Pressure Affects Women More Than Men Here

TuesJan29CI.jpgIN YOUR DAILY DOSE: today is research from the American Heart Association demonstrating that women experience greater physical effects, especially in their heart, than men related to stress.

MAKING CHANGES: Stress reduction strategies can help reduce your physical effects and are easy to learn and execute.

FACT OR FICTION: How do you define your health? Is it weight? fitness? blood levels? What do you think?


In The News

Researchers from the American Heart Association have found women exhibit greater problems with arterial constriction when they are stressed than do men. This raises the risk of heart related disease, heart attack and death. Most people with heart disease also experience a constriction of heart arteries during stress, called ischemia. During these events a person often suffers from angina or chest pain that may be alleviated by nitroglycerin, a medication used to relax the arteries.

During this research, scientists evaluated the experience of stress on over 650 people using imaging techniques measuring blood supply to the heart and the fingers. Past research had demonstrated that stress-induced reduced blood supply was greater in women less than 50 than in men or women over 50. In this recent study they discovered the reduced blood supply was most influenced by mental stress and the reduced blood supply in men during stress was most related to an increase in blood pressure.


Daily Health Tip

Stress has multiple effects on your body, from blood supply reduction to an increased secretion of cortisol. This hormone increases your risk of heart disease when secreted chronically and has multiple negative effects on your gastrointestinal tract, heart, kidneys and at the cellular level.

Making Changes

Staying physically healthy and incorporating stress reduction techniques may help to reduce your stress level and your blood pressure.

  1. Get 8 hours of sleep a night. When exhausted, your brain does not function as well. You will have more problems with focus and with the ability to think through problems. In fact, when tired, your brain functions as if you have been drinking alcohol with reduced reaction time and processing speed.
  2. Get 20 to 30 minutes of sunshine each day. Sun is a great way for your body to manufacture vitamin D, but it also affects your brain and your mood. If you can’t get outside, use a light bulb in the house designed for people with seasonal affective disorder. All of us benefit by being in the sun!
  3. Exercise every day. Whether you are walking after lunch and dinner or working out for an hour at the gym, get some exercise. Your digestive system works better, your arteries will be healthier and your mood better too.
  4. Drink enough water to stay hydrated. Your urine should be light straw color. If it’s darker then you aren’t drinking enough and if it’s lighter you are drinking too much.
  5. Find what works best for your stress reduction. Some people practice yoga, others just exercise and others find that prayer helps to relieve their stress of everyday living. However you choose to manage stress, it’s important that YOU manage stress and not that the stress in your life manages you.

There are several different stress reducing activities you may have tried but the following three are our favorites as they are supported by research and they work, whether you believe they will or not. In other words, there is no placebo effect with these strategies - when you practice them consistently and correctly you WILL enjoy the benefits. And one of the nicest benefits is stress reduction.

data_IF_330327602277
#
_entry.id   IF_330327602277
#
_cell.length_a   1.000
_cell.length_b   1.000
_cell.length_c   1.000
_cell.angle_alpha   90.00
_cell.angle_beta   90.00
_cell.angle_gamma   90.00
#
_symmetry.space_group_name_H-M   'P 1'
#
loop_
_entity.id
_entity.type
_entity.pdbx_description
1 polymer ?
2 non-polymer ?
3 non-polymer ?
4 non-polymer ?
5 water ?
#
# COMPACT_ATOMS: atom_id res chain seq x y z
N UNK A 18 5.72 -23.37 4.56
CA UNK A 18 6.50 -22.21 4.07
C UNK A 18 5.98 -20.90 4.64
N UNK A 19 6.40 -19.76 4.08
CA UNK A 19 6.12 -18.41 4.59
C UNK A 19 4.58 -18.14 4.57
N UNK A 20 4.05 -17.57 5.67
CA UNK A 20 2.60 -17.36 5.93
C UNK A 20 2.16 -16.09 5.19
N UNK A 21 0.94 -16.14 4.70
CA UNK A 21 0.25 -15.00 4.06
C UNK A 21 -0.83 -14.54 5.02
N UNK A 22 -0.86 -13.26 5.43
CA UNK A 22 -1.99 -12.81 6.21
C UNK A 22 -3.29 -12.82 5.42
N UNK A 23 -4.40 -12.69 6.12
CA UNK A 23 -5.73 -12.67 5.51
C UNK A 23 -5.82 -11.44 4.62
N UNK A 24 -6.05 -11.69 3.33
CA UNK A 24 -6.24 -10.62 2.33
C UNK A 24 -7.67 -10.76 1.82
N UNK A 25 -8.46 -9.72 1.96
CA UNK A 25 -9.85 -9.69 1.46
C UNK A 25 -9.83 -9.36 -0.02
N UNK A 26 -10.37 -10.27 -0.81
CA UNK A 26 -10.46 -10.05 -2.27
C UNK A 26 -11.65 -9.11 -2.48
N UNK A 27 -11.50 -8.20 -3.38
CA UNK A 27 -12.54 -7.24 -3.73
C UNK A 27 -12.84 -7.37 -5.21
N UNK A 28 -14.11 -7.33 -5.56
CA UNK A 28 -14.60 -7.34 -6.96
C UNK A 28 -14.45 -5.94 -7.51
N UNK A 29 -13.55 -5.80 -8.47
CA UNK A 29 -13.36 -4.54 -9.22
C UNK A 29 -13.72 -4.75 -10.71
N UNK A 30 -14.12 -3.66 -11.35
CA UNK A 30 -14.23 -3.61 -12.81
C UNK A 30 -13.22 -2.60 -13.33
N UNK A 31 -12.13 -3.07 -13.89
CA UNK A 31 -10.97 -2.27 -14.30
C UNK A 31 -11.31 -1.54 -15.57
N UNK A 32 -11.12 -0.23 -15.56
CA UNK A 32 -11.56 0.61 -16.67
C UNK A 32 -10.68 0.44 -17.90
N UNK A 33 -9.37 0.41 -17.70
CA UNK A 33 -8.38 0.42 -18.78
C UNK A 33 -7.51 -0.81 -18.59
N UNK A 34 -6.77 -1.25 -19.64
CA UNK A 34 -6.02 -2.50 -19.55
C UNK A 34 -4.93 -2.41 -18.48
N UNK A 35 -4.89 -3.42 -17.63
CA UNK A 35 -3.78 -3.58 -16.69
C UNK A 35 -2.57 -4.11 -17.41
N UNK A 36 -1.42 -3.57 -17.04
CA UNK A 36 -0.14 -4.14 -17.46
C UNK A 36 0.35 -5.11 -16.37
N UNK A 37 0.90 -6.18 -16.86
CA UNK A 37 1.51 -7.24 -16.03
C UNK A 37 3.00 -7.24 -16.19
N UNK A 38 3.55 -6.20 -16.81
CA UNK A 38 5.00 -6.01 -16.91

Don’t just read these - actually DO THEM.


  1. Exercise - you may not want to hit the gym and sweat to the oldies, but you can go for a 30 minute walk after dinner each night. The combination of being outdoors in the sun and exercise has a calming effect on your nervous system. If being outside is out of the question, try an indoor bike, exercise ball, mini-trampoline or any other activity that raises your heart rate. You aren’t training for the Olympics, you’re just moving.
  2. Emotional Freedom Techniques - this is a bit like acupressure, using specific areas of your body to interrupt energy pathways. This is NOT some new age nonsense, but is based on 1,000s of years of Traditional Chinese Medicine. It helps reduce stress and anxiety and can even help improve your motivation. It’s easy to learn, can be done at home or even in public and takes just minutes. You can learn more about it here:
  3. Yoga - that’s right - yoga. It can be a simple form that isn’t very physically taxing or you can try a Hot Yoga class done in a room heated to near 110 degrees Fahrenheit. Research demonstrates that yoga has a significant number of positive benefits to your health, well above reducing stress and anxiety.  Just 12 minutes a day may reduce your potential for osteoporosis, reduce stress, depression, anxiety and improve your cardiovascular health. Simple, easy and 12 minutes a day - do you have an extra 12 minutes each day to reduce your stress?


Daily Affirmation

I put away technology and rejoice in the silence. I find peace in my surroundings at home. I exercise to help me unwind and forget the stress.
I focus on the current moment instead of work issues.


Fact or Fiction?

How do you define your health? Is it weight? fitness? blood levels? What do you think?

Today, health is often defined by the absence of disease. However, healthy aging is a process that allows people to continue doing what is important to them and is achievable by every older person. The decisions you make each day in the amount of sleep you get, the food you eat, the exercise you participate in and the lifestyle choices you make have an impact on the health you experience.

Have a wonderful day!

Your Healthy Life America Team


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